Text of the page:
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Students, Community and People with Disabilities Voice Solidarity Through Best Prom Ever


The atmosphere inside the Sparta High School cafeteria crackles with excitement.

Hundreds of people fill the room wearing natty suits, fashionable tuxedos and elegant evening gowns while enjoying a lasagna meal, taking selfies, cutting a rug on the dance floor and tooling around town in limousines.

But not Andrew Grettenberger.

The Sparta senior is clad in a gray Sparta High School T-shirt. A walkie-talkie drapes his neck in case he needs to respond to requests for help.

Like the others, Andrew is at the Best Prom Ever, an annual dinner dance for teens and adults with any disability that drew 900 people from around the region to enjoy a night out at no cost.

But for students like Andrew, Best Prom Ever is a service-learning project. That means he and his classmates plan the annual dinner-dance, starting a year in advance. He’s a student of special education teacher Renne Wyman’s program for those with mild cognitive impairments.

Andrew has attended seven Best Proms, and this is the final one he helped plan.

Getting Happy

“Planning the prom means selling the idea to vendors and having fun, and that’s the best part,” Andrew said. “Some people may be in a wheelchair, and getting out to the prom makes them happy.

“The main thing is I’m helping and running around the building, and I do sweat a lot.”

Andrew indicates he would like to say more, but he receives a call on his two-way radio and politely excuses himself.

Months before the prom, Wyman’s students learn how to promote the event on social media, contact vendors and cold call businesses that may sponsor the cost of the prom.

“I could teach this in the classroom, but it’s not as real as when they need to purchase something and need to check seven stores in Grand Rapids,” Wyman said.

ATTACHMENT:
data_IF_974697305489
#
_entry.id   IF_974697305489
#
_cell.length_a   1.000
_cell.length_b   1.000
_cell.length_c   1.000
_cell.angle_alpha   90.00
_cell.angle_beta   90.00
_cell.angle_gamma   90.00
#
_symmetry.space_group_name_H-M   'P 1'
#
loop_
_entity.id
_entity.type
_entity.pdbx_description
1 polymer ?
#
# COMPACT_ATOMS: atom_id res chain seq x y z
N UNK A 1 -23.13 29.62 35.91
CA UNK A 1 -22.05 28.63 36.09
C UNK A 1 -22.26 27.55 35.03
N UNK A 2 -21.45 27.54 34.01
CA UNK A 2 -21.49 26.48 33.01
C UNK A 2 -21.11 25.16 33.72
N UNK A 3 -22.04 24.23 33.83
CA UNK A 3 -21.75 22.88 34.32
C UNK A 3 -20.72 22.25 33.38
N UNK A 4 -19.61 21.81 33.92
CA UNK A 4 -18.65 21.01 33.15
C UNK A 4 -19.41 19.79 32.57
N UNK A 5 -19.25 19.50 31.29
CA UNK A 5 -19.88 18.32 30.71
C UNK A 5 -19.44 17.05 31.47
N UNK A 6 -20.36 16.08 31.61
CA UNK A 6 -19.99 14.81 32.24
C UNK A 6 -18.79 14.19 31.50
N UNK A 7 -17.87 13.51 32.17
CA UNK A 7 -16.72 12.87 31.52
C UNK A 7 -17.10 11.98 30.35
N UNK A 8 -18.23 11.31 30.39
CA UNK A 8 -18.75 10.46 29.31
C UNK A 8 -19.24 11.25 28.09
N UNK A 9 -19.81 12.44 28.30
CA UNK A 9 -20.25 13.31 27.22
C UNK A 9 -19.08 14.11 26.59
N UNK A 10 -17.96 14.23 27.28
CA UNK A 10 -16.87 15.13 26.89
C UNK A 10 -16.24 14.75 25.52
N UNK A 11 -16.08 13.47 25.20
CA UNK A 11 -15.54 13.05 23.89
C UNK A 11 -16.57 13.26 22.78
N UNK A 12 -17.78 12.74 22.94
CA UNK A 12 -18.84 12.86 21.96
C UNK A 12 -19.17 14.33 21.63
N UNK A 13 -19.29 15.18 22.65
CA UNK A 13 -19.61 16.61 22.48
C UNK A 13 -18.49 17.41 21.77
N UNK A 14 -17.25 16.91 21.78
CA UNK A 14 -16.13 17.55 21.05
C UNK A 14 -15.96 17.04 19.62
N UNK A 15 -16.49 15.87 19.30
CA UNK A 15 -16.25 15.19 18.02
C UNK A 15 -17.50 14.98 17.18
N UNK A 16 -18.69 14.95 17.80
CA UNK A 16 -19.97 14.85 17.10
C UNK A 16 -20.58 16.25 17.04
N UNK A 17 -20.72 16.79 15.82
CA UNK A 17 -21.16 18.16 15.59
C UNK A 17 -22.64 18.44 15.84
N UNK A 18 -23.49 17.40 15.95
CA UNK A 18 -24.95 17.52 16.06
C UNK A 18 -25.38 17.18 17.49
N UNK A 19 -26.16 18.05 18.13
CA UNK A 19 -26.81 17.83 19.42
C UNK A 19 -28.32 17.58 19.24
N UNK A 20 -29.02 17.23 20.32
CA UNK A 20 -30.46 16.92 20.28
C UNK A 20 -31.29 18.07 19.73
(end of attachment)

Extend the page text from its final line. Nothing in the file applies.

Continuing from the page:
Sophomore Kayle Bigelow agrees with Wyman. She immersed herself in planning the prom, helped oversee the decorations, ordered balloons and tables, called people to sponsor and called again to thank them for their donations.

She proved to herself she can juggle a number of details and get them done, she said.

Sparta students help plan the prom, but its reputation precedes itself for what it means to people who don’t mix socially with others very often.

“Many are in group homes and don’t enjoy many fun recreational activities,” Wyman said. “We’re providing an event free of charge for people underserved in the broader community.”

Community Camaraderie

There’s an even broader purpose of Best Prom Ever, she added. A spirit of camaraderie occurs when the school district and the community at large that spans five counties —Kent, Ottawa, Ionia, Kalamazoo and Montcalm — work in solidarity.

“The community of Sparta comes alive and falls in love with this project and more to the point, the people who attend it,” Wyman said.

“There is a hunger in this community to have connections made, to inspire and express joy and emotion. It’s as memorable a night for volunteers as it is for the guests.”

And sometimes it’s just about having fun.

For junior Jerry Scott, who’s wearing a snazzy navy blue suit, sky blue shirt and striped tie, the Best Prom Ever is a chance to demonstrate what he’s capable of on the dance floor.

“I have some moves,” Jerry said. “I can do the sprinkler and mow the lawn.”

CONNECT

Best Prom Ever

Last Year’s Best Prom Ever: Projects Help Special Needs Students Learn, Gain Confidence

Michigan Radio story: Teens with disabilities cut loose at “Best Prom Ever”

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